$i=\frac{{v}_{\mathrm{m}}}{R}\mathrm{sin\omega}t+\frac{{v}_{\mathrm{m}}}{\left({\displaystyle \frac{1}{\mathrm{\omega}c}}-\mathrm{\omega}L\right)}\mathrm{cos\omega}t$

$\mathrm{Let},A=\frac{{v}_{\mathrm{m}}}{R}=C\mathrm{cos\varphi}.....\left(6\right)\phantom{\rule{0ex}{0ex}}B=\frac{{v}_{\mathrm{m}}}{{\displaystyle \frac{1}{\mathrm{\omega}C}}-\mathrm{\omega}L}=C\mathrm{sin\varphi}.....\left(7\right)$

*i*=

*C*sin(ω

*t*+ Ï•)

Squaring and adding (6), (7)

*A*

^{2}+

*B*

^{2}=

*C*

^{2 }cos

^{2}Ï• +

*C*

^{2}sin

^{2}Ï•

$\Rightarrow C=\sqrt{{A}^{2}+{B}^{2}}\phantom{\rule{0ex}{0ex}}\mathrm{\varphi}={\mathrm{tan}}^{-1}\left(\frac{B}{A}\right)={\mathrm{tan}}^{-1}\left(\frac{{v}_{\mathrm{m}}}{{\displaystyle \frac{{\displaystyle \frac{1}{\mathrm{\omega}C-\mathrm{\omega}L}}}{{\displaystyle \frac{{V}_{\mathrm{m}}}{R}}}}}\right)\phantom{\rule{0ex}{0ex}}\therefore \mathrm{tan\varphi}=\frac{R}{{\displaystyle \frac{1}{\mathrm{\omega}C}}-\mathrm{\omega}L}\phantom{\rule{0ex}{0ex}}\Rightarrow C=\sqrt{\frac{{V}_{\mathrm{m}}^{2}}{{R}^{2}}+\frac{{V}_{\mathrm{m}}^{2}}{{\left({\displaystyle \frac{1}{\mathrm{\omega}{C}_{2}}}-\mathrm{\omega}L\right)}^{2}}}\phantom{\rule{0ex}{0ex}}\therefore i=\left[\frac{{V}_{\mathrm{m}}^{2}}{R}+\frac{{V}_{\mathrm{m}}}{{\left({\displaystyle \frac{1}{\mathrm{\omega}C}}-\mathrm{\omega}L\right)}^{2}}\right]\mathrm{sin}\left(\mathrm{\omega}t+\mathrm{\varphi}\right).....\left(8\right)\phantom{\rule{0ex}{0ex}}\mathrm{And}\mathrm{\varphi}={\mathrm{tan}}^{\u20131}\frac{R}{\left({\displaystyle \frac{1}{\mathrm{\omega}C}}-\mathrm{\omega}L\right)}\phantom{\rule{0ex}{0ex}}\therefore i=\frac{V}{Z}$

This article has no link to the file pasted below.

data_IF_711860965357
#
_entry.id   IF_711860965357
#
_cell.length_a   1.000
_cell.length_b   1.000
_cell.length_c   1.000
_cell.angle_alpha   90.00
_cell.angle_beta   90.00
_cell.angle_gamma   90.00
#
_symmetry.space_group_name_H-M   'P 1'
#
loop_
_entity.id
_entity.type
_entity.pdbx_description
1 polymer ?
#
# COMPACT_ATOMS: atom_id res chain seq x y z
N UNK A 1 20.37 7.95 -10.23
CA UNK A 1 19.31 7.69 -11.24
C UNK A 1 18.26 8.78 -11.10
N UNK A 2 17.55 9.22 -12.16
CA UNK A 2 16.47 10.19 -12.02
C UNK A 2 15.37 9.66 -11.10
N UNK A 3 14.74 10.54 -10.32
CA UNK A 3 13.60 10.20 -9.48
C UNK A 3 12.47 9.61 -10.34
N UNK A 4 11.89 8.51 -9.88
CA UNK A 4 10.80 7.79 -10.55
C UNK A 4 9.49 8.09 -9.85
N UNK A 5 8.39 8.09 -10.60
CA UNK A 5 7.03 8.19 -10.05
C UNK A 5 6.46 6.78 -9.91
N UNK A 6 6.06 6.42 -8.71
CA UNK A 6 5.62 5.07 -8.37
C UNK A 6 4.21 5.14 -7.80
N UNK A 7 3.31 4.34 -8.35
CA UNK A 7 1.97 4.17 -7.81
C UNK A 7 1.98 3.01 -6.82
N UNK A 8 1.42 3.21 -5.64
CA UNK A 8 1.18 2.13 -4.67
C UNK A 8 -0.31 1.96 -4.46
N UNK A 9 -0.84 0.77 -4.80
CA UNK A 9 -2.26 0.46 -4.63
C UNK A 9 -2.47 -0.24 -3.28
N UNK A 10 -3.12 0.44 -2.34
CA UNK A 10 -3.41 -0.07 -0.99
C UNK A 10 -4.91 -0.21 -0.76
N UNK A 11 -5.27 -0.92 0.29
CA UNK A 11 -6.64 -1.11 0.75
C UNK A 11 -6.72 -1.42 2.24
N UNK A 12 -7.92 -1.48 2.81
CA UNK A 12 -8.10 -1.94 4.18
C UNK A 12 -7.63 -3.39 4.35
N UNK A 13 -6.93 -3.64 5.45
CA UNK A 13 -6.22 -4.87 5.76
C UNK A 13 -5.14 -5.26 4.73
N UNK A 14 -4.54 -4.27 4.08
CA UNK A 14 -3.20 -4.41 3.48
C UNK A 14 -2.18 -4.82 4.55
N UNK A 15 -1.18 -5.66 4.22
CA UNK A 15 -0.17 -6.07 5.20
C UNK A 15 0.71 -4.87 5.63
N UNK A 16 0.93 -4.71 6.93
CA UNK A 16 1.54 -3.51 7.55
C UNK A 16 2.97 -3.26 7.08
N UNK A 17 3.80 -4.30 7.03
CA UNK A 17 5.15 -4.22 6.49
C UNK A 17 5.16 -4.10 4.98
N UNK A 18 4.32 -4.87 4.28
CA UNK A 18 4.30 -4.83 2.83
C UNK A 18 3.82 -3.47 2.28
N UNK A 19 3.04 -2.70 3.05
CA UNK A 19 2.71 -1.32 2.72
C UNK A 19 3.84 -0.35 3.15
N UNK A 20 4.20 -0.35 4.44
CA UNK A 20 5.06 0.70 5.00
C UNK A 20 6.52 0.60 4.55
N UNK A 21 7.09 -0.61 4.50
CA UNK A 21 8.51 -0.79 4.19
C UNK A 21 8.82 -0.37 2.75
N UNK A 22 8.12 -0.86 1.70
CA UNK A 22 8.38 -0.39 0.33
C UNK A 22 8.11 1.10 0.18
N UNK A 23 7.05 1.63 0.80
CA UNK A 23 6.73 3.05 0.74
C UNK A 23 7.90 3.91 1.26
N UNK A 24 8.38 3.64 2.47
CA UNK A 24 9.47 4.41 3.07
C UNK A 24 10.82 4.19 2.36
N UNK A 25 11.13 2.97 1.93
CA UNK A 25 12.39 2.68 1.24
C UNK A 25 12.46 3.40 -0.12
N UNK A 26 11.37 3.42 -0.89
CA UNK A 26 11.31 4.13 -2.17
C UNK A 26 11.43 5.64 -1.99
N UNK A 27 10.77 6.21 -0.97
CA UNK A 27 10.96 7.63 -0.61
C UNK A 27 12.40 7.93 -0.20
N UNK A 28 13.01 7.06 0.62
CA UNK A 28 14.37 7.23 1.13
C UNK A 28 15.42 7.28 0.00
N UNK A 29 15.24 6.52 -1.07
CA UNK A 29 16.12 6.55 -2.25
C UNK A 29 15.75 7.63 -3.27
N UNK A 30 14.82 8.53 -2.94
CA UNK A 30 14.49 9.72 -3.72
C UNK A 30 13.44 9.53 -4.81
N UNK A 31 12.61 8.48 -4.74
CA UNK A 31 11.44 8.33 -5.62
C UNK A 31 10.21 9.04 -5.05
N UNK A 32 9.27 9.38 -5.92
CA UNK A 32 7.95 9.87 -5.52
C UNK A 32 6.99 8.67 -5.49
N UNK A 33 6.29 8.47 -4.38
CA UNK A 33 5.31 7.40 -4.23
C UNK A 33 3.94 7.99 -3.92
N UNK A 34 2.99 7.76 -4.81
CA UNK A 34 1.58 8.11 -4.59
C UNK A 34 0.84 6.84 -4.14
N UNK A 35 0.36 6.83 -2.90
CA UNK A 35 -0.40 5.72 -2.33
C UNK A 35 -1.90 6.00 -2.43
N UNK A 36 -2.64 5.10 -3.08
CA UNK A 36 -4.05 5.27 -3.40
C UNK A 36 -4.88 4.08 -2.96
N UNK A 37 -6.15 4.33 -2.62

For AC

$i=\frac{V}{Z}\mathrm{sin}\left(\mathrm{\omega}t+\mathrm{\varphi}\right).....\left(9\right)$

Comparing (8) & (9)

So, $\frac{1}{Z}=\sqrt{\frac{1}{{R}^{2}}+\frac{1}{{\left({\displaystyle \frac{1}{\mathrm{\omega}C}}-\mathrm{\omega}L\right)}^{2}}}$

#### Page No 45:

#### Question 30:

*LCR*circuit driven at frequency ω, the equation reads $L\frac{di}{dt}+Ri+\frac{q}{C}={v}_{i}={v}_{m}\mathrm{sin}\omega t$